Over the years, several companies have raised celebrities from the dead in order to hawk their products—with varying levels of success.
The trend started in 1991, when Elton John co-starred with Humphrey Bogart, Louis Armstrong, and James Cagney in a Diet Coke spot. This was the first instance of deceased celebrities being completely recreated digitally, rather than simply splicing existing footage into a film.
The commercial was so successful that a second one was made featuring Paula Abdul (during her initial, pre-American Idol round of stardom) alongside Cary Grant, Groucho Marx, and Gene Kelly.
Coors found similar success using John Wayne in a series of spots beginning in 1997. The producers cheated a bit in these ads, though; quite often the only part of the Duke that was digitalized was his face, which was then superimposed onto the body of famed John Wayne impersonator Ermal Walden Williamson, who provided all the "action."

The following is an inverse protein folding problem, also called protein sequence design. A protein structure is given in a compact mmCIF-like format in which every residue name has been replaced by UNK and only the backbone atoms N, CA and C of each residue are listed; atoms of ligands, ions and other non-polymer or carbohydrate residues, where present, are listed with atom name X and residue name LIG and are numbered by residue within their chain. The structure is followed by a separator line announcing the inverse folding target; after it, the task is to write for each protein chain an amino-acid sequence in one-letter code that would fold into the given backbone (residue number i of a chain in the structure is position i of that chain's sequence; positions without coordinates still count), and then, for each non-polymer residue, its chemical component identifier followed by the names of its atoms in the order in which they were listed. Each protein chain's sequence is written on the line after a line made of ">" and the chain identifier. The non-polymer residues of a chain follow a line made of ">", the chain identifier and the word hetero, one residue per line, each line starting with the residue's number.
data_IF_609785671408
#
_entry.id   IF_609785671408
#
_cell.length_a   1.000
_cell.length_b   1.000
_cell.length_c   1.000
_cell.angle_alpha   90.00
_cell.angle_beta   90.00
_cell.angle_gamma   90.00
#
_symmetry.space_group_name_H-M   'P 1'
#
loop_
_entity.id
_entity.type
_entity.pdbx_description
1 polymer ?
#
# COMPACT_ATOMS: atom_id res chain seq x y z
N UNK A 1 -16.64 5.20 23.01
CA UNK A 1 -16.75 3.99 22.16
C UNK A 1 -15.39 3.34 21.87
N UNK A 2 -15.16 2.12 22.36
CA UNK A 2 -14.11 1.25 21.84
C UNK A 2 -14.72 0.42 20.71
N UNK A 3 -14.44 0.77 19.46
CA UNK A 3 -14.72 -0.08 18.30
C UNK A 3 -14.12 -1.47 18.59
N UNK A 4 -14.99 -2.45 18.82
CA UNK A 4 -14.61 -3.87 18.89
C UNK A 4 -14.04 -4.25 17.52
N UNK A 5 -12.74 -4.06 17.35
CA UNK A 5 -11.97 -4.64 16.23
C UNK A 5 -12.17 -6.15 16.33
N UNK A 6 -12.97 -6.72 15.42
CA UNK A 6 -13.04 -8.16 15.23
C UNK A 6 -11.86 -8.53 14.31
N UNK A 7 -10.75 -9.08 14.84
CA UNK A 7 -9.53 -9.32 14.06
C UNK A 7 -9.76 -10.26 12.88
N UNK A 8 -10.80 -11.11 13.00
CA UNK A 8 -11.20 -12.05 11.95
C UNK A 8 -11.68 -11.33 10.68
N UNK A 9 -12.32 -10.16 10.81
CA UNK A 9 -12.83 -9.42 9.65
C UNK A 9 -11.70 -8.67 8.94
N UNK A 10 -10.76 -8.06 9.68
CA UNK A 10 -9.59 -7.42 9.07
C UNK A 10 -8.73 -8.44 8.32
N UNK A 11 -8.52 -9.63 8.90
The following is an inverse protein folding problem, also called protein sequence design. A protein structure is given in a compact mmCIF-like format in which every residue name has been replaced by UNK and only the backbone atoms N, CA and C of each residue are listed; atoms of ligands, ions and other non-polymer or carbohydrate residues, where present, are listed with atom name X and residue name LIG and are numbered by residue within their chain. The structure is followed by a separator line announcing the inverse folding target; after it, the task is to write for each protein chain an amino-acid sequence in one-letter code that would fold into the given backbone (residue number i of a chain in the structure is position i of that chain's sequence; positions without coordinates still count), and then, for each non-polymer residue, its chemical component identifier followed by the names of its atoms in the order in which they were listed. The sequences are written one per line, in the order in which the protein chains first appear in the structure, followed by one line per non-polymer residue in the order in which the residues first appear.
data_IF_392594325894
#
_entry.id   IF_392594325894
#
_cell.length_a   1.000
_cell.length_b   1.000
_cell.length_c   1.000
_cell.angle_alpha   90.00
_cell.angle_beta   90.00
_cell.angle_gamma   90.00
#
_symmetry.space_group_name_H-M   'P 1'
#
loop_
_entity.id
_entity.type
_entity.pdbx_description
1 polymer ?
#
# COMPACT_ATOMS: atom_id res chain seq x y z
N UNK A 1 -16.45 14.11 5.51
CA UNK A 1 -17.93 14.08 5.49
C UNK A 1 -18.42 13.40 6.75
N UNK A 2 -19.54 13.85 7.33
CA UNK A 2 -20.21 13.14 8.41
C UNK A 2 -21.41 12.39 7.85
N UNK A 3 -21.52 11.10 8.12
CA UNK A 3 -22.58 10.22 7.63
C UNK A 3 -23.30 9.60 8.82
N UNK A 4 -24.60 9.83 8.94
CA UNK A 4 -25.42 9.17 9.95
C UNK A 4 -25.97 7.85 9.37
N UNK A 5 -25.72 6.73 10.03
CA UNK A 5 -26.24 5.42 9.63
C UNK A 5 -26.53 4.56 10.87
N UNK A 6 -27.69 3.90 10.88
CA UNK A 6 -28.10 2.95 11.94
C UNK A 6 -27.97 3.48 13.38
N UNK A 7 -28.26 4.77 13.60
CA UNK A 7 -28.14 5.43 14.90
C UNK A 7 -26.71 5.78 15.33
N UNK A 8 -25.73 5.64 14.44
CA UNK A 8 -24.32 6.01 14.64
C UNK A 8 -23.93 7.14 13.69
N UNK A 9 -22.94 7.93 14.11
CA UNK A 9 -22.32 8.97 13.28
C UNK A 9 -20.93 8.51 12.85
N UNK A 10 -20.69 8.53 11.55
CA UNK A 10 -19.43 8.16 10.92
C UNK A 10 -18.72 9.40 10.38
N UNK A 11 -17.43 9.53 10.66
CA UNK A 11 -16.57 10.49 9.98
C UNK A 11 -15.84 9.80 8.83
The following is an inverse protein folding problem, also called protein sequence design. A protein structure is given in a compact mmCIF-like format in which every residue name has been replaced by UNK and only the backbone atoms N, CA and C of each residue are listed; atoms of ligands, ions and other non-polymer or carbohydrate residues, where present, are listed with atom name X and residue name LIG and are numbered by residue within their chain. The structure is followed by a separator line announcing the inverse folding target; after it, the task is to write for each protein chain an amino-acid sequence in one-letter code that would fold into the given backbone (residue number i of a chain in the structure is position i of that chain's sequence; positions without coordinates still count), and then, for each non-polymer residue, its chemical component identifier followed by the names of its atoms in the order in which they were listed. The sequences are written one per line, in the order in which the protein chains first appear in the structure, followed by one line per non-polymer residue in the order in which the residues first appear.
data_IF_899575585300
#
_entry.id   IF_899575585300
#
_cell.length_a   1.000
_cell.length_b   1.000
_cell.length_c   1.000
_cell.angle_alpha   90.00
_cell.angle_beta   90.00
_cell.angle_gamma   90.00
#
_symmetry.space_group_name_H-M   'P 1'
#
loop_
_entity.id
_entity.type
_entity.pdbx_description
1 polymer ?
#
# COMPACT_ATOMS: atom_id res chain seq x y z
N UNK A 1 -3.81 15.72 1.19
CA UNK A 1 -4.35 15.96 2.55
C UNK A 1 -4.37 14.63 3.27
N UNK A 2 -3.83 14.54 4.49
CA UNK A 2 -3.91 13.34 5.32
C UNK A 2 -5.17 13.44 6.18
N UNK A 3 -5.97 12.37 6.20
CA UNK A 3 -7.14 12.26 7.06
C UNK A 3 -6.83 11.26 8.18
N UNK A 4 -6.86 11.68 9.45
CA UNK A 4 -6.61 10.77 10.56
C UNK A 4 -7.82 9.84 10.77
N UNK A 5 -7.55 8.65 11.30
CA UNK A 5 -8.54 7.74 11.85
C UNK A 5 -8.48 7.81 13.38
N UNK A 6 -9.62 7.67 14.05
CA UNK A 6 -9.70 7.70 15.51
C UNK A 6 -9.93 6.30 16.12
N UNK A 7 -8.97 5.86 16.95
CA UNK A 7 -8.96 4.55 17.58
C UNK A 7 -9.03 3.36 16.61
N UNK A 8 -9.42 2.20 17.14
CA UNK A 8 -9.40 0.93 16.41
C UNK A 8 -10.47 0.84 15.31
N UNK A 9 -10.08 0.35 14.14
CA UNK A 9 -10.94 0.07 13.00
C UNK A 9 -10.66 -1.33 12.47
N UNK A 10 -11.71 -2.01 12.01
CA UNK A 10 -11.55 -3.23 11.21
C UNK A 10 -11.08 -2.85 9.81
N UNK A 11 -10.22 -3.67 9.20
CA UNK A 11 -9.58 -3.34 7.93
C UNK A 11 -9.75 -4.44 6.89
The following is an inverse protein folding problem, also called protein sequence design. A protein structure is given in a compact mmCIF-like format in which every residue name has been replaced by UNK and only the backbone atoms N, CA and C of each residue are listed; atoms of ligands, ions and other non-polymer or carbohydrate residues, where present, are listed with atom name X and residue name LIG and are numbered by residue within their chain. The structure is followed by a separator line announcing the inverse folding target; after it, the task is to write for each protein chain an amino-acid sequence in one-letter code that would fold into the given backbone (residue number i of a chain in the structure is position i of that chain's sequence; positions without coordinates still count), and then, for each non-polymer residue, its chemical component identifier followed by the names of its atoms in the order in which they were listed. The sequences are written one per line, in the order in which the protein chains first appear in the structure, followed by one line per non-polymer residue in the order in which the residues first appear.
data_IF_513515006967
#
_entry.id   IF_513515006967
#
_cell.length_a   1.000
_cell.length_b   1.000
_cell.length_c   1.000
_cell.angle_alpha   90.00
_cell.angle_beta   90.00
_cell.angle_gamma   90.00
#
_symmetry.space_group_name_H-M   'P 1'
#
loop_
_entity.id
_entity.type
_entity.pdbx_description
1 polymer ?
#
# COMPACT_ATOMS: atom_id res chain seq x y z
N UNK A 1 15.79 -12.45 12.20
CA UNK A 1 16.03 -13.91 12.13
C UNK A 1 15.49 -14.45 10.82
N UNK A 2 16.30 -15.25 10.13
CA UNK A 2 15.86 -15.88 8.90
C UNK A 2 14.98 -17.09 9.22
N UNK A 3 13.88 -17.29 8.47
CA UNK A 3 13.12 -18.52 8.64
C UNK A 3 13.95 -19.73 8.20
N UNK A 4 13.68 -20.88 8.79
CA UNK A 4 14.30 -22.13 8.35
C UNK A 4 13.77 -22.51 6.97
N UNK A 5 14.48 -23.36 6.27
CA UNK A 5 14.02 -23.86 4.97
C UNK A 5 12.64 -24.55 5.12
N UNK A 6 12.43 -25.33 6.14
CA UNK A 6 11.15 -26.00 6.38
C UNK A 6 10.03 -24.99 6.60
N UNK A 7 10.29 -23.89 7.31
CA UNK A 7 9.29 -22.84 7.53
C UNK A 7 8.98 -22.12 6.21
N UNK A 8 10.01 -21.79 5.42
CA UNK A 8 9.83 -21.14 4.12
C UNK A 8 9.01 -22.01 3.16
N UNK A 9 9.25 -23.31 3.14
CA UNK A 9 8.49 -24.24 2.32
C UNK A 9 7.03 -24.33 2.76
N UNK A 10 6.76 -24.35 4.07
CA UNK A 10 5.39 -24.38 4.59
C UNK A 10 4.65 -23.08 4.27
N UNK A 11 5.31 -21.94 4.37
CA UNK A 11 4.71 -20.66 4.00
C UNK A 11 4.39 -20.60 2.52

Though some companies found success with the practice of resurrecting deceased celebs, they weren't all winners. One campaign that backfired was a series of commercials featuring legendary hoofer Fred Astaire "dancing" with a Dirt Devil vacuum cleaner.
When the first spot—filmed with the blessing of Astaire's widow, Robin—originally aired during Super Bowl XXXI, it was a critical favorite. But once the commercials hit the airwaves in regular rotation, hardcore MGM musical fans thought replacing Ginger Rogers with a household appliance was disrespectful, and their revulsion was reflected in the company's quarterly sales report. The spots were quietly removed from circulation.